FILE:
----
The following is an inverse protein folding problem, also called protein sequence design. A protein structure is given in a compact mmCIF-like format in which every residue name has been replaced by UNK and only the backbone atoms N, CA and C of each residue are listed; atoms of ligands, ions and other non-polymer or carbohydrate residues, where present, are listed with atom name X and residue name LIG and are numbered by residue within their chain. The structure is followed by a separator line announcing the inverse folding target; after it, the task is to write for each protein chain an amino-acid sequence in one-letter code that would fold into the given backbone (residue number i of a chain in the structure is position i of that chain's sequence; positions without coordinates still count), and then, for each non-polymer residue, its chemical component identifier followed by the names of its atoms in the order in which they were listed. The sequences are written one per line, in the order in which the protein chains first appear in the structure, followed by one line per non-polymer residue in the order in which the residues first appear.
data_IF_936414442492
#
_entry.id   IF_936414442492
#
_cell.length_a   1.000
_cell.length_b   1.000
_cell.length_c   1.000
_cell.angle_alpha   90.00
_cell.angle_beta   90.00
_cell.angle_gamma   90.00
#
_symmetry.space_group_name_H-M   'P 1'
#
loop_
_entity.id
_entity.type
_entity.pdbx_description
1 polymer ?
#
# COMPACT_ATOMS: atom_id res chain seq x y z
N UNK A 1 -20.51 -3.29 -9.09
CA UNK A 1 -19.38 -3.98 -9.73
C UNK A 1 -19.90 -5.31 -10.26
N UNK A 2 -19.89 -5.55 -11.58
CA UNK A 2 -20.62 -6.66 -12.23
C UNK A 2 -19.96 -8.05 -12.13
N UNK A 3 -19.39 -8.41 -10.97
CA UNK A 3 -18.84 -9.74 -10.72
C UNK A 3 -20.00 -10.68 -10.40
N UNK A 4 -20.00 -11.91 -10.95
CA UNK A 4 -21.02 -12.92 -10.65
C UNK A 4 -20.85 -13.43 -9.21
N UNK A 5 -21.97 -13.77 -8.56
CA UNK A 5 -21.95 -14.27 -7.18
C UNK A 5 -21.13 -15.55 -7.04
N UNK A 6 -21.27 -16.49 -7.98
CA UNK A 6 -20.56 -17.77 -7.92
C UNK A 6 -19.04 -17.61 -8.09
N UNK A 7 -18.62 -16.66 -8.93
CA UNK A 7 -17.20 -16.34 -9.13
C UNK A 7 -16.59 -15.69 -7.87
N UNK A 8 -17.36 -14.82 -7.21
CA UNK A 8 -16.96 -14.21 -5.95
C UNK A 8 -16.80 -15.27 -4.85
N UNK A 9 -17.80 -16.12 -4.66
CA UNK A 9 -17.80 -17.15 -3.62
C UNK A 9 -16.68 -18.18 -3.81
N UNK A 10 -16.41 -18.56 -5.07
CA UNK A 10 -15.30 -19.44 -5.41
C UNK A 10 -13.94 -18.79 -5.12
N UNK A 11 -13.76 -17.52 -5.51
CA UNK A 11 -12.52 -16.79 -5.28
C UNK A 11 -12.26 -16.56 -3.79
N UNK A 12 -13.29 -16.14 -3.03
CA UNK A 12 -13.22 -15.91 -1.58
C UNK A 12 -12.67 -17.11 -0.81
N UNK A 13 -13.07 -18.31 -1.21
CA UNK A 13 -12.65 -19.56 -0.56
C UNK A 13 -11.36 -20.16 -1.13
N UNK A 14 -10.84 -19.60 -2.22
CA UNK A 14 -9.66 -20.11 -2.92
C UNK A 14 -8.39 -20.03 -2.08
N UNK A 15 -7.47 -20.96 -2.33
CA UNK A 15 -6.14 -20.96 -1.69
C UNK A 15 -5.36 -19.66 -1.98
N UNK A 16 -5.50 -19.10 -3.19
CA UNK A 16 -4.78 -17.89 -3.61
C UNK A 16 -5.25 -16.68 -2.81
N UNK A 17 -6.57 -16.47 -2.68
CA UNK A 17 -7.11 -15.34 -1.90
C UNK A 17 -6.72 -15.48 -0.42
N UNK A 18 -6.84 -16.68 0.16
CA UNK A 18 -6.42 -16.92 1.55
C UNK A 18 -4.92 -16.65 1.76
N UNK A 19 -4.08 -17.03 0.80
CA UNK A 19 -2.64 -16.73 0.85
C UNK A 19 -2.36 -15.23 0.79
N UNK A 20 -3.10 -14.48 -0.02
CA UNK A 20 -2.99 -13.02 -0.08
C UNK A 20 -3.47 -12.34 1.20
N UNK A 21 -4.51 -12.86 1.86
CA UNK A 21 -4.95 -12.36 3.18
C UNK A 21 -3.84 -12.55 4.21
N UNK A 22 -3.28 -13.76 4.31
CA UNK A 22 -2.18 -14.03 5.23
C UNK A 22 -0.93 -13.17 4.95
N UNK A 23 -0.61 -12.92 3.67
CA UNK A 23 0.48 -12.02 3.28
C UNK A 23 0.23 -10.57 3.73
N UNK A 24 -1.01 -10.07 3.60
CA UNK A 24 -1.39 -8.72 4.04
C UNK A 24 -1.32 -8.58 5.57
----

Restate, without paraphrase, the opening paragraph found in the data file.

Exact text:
The following is an inverse protein folding problem, also called protein sequence design. A protein structure is given in a compact mmCIF-like format in which every residue name has been replaced by UNK and only the backbone atoms N, CA and C of each residue are listed; atoms of ligands, ions and other non-polymer or carbohydrate residues, where present, are listed with atom name X and residue name LIG and are numbered by residue within their chain. The structure is followed by a separator line announcing the inverse folding target; after it, the task is to write for each protein chain an amino-acid sequence in one-letter code that would fold into the given backbone (residue number i of a chain in the structure is position i of that chain's sequence; positions without coordinates still count), and then, for each non-polymer residue, its chemical component identifier followed by the names of its atoms in the order in which they were listed. The sequences are written one per line, in the order in which the protein chains first appear in the structure, followed by one line per non-polymer residue in the order in which the residues first appear.